Many of you know all about Sam Sethi, the former TechCrunch writer who left after a disagreement and then went on to create BlogNation. Two days ago Sethi filed a lawsuit against us for libel and other issues. As we always do, we’re posting the litigation threats and will continue to fight the litigation publicly. See our previous posts involving YouTube, Marvel, Rivals, Mediascrape EarthComber and Richard Figueroa.
I don’t need to go into much additional background here. My post from late 2007 gives the complete history of this guy and what he has done. Our response letter, posted below, goes into a lot more detail to back up statements we’ve made.
There are also recent developments not covered in the old posts or these letters below. First, Sethi has been sued by former employee Oliver Starr for unpaid wages, and that case is ongoing. Second, Sethi has admitted that in November 2006 he was barred from being a director or manager of of any company for eight years following the order. He was subject to criminal prosecution and would be personally responsible for debts of a company if he contravened the order. Sethi now says he had the order overturned, which may or may not be true. We’re trying to track down the facts that led to the order – whatever they are, they can’t be pretty.
Needless to say, we think these claims have no merit, otherwise we would not have written the posts in the first place, or would have retracted.
The letter exchange is below. Updates coming soon.
Letter Before Action
Private & Confidential (Not For Publication)
Dear Mr. Arrington,
Our client: Mr. Sam Sethi
Re: Proposed Libel Action v Yourself & TechCrunch
We act for Mr. Sam Sethi in relation to a series of libelous postings in your TechCrunch site containing numerous highly damaging allegations, the most serious of which, are that our client is a criminal, namely that he is a fraudster, and has threatened to kill Mr. Lee Wilkins, a former business associate. Your links to Oliver Starr’s blog “StarTrek” also makes you jointly responsible for the allegations that our client was directly responsible for the onset of Marc Orchant’s heart attack resulting in his death on 9th December 2007.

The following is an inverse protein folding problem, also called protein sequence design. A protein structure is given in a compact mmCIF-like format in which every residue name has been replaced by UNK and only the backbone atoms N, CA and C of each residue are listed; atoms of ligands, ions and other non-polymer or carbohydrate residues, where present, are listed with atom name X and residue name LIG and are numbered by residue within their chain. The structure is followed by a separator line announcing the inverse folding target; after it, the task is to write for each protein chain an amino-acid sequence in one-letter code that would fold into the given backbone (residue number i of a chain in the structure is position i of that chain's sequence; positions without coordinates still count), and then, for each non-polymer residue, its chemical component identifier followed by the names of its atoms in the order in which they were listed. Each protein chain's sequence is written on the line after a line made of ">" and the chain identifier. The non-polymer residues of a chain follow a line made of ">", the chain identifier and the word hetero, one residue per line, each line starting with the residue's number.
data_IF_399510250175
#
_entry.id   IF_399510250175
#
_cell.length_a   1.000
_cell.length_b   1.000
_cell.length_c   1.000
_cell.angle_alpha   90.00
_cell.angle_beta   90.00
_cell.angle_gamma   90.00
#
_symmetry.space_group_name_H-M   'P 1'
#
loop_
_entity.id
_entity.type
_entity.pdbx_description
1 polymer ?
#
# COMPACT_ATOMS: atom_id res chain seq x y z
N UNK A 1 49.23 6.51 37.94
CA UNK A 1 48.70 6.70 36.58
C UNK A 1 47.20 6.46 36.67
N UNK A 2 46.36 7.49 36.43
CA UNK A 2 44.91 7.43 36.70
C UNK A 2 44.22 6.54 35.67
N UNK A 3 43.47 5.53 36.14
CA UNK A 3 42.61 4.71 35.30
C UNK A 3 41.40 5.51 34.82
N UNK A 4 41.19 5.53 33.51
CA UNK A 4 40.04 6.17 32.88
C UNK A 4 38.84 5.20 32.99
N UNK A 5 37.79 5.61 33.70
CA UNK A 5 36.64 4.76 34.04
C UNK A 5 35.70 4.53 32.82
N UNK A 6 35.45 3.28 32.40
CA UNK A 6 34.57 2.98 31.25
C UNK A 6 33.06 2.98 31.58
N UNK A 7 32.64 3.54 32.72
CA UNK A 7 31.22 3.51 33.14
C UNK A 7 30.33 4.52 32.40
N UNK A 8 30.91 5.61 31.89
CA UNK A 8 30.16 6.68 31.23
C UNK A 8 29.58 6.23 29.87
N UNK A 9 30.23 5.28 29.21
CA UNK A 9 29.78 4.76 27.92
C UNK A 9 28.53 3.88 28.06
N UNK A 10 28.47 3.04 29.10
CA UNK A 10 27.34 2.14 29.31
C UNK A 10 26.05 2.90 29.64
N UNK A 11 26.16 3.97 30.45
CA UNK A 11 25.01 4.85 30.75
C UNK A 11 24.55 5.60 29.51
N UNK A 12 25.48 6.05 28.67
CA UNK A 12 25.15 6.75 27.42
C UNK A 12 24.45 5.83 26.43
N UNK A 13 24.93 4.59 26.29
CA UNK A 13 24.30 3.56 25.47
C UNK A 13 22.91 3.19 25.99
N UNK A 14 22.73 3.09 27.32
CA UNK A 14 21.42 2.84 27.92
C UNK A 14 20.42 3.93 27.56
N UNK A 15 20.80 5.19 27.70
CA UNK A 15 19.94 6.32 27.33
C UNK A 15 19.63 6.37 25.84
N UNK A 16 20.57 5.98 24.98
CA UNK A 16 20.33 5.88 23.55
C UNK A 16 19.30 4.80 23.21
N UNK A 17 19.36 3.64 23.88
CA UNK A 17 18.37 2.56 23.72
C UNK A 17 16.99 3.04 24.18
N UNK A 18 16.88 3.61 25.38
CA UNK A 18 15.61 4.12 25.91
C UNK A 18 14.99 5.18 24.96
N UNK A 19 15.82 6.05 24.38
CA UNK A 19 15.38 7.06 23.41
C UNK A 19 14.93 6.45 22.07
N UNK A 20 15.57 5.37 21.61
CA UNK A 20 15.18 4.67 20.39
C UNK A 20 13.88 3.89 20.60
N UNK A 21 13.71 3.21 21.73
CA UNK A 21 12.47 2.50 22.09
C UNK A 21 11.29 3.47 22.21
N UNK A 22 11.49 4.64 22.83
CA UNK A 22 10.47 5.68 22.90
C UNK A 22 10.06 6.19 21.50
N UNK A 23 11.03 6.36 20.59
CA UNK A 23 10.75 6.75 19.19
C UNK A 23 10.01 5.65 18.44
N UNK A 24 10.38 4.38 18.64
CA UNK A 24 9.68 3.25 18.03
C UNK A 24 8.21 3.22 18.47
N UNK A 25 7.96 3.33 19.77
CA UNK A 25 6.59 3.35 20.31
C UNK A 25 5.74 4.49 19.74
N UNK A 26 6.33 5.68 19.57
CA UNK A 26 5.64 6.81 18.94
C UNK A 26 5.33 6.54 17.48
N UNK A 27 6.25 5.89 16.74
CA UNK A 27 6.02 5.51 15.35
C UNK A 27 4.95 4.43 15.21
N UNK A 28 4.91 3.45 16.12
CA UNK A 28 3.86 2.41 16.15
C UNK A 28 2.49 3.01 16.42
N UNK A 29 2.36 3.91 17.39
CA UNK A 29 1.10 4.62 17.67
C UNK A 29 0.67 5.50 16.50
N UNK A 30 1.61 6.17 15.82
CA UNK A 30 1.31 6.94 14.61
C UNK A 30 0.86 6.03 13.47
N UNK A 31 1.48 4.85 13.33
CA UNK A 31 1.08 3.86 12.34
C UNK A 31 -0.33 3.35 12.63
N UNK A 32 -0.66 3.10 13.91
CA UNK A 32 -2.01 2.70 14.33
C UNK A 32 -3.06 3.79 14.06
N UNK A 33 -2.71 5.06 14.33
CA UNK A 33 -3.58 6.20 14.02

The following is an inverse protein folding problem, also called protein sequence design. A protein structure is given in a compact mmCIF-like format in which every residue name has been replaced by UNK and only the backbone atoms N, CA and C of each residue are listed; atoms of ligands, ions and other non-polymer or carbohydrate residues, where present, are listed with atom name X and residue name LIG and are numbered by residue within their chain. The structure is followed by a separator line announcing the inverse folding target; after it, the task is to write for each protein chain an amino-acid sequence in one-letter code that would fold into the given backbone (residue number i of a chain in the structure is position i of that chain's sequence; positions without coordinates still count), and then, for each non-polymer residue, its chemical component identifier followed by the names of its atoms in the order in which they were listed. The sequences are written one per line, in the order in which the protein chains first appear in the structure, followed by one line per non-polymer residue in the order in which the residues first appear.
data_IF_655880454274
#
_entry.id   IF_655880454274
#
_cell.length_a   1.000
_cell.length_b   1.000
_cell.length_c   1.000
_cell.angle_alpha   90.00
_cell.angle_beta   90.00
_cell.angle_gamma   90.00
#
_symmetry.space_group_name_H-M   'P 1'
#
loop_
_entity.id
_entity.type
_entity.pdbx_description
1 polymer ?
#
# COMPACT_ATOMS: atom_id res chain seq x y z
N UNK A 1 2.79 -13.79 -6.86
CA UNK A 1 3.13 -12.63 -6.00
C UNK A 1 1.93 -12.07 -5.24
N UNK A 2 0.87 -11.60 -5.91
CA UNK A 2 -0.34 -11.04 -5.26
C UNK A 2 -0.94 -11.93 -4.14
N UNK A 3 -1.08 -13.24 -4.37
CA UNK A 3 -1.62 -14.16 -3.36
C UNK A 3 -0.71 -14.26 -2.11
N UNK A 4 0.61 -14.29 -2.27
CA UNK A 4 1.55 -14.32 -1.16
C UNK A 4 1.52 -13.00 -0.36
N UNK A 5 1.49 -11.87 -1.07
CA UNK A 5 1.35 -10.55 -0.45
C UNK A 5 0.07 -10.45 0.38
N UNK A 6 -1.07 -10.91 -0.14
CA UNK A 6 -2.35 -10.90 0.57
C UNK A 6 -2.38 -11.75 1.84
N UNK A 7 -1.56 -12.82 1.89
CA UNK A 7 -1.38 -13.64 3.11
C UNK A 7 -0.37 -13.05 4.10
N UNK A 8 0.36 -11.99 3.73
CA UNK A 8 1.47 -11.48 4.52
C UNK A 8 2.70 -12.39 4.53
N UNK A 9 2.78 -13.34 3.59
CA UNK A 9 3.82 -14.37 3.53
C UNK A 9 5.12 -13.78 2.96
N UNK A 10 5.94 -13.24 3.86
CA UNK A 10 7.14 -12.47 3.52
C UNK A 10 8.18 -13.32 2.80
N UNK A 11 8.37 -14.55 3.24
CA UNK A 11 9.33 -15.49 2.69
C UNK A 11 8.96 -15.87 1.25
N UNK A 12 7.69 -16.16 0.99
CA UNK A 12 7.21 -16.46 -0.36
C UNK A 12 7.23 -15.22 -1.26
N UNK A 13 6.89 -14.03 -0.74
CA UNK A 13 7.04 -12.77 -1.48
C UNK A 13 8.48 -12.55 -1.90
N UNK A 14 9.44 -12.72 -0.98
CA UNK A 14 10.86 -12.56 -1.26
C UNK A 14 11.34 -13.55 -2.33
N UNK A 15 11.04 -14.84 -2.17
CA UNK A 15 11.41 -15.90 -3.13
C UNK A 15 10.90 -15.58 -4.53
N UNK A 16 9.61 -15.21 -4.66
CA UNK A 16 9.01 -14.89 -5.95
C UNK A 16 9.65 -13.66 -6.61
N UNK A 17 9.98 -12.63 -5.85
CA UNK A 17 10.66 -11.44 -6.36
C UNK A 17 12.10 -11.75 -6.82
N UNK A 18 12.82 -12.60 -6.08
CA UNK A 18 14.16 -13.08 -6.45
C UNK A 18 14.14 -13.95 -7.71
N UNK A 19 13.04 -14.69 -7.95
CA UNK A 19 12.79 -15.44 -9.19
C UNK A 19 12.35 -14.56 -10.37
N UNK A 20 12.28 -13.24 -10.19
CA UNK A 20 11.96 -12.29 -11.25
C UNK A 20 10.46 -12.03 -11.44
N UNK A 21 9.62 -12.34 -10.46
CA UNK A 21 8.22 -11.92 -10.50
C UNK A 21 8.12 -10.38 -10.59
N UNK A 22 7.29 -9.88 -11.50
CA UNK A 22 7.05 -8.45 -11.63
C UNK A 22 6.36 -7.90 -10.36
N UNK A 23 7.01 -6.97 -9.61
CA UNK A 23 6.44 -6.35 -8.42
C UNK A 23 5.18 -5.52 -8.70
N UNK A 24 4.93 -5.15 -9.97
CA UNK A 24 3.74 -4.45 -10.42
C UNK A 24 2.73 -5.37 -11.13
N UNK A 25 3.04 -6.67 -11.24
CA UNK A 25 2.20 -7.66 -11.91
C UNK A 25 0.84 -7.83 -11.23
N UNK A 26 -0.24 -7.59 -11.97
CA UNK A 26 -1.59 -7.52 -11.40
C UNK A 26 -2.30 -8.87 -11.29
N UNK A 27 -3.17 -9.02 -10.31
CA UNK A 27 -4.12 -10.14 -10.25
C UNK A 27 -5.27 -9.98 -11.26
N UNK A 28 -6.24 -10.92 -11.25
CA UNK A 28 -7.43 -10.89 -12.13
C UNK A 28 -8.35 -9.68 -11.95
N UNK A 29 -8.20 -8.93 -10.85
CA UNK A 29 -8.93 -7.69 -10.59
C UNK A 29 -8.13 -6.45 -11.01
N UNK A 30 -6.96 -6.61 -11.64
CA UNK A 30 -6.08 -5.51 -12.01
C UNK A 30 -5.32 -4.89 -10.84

The above therefore are extremely serious libels.
You have also published other very hurtful allegations against our client and we reserve our right to sue in respect of them unless you make prompt amends to apologise, remove, and offer appropriate damages (all of which will be paid over to a suitable third party such as a charity and/or the Marc Orchant fund and/or other unpaid editors at Blognation), and also pay our client’s legal costs. As you can see our client seeks no personal gain from this claim.
The purpose of this letter is therefore to give you the opportunity of resolving our client’s claim against you without the necessity of court proceedings. However please be under no illusion that our instructions are clearly to issue legal proceedings should you ignore this letter, or fail to co-operate by providing the remedies sought towards full vindication of our client’s reputation.
You have in essence mounted a serious, malicious and sustained campaign of character assassination against our client. This situation can no longer continue. Unless there is prompt resolution we shall issue a claim in libel, within the jurisdiction of the High Court of England and Wales, at the Royal Courts of Justice (in London, UK), limited to the damage (which is immense) that you have caused, to our client!s reputation,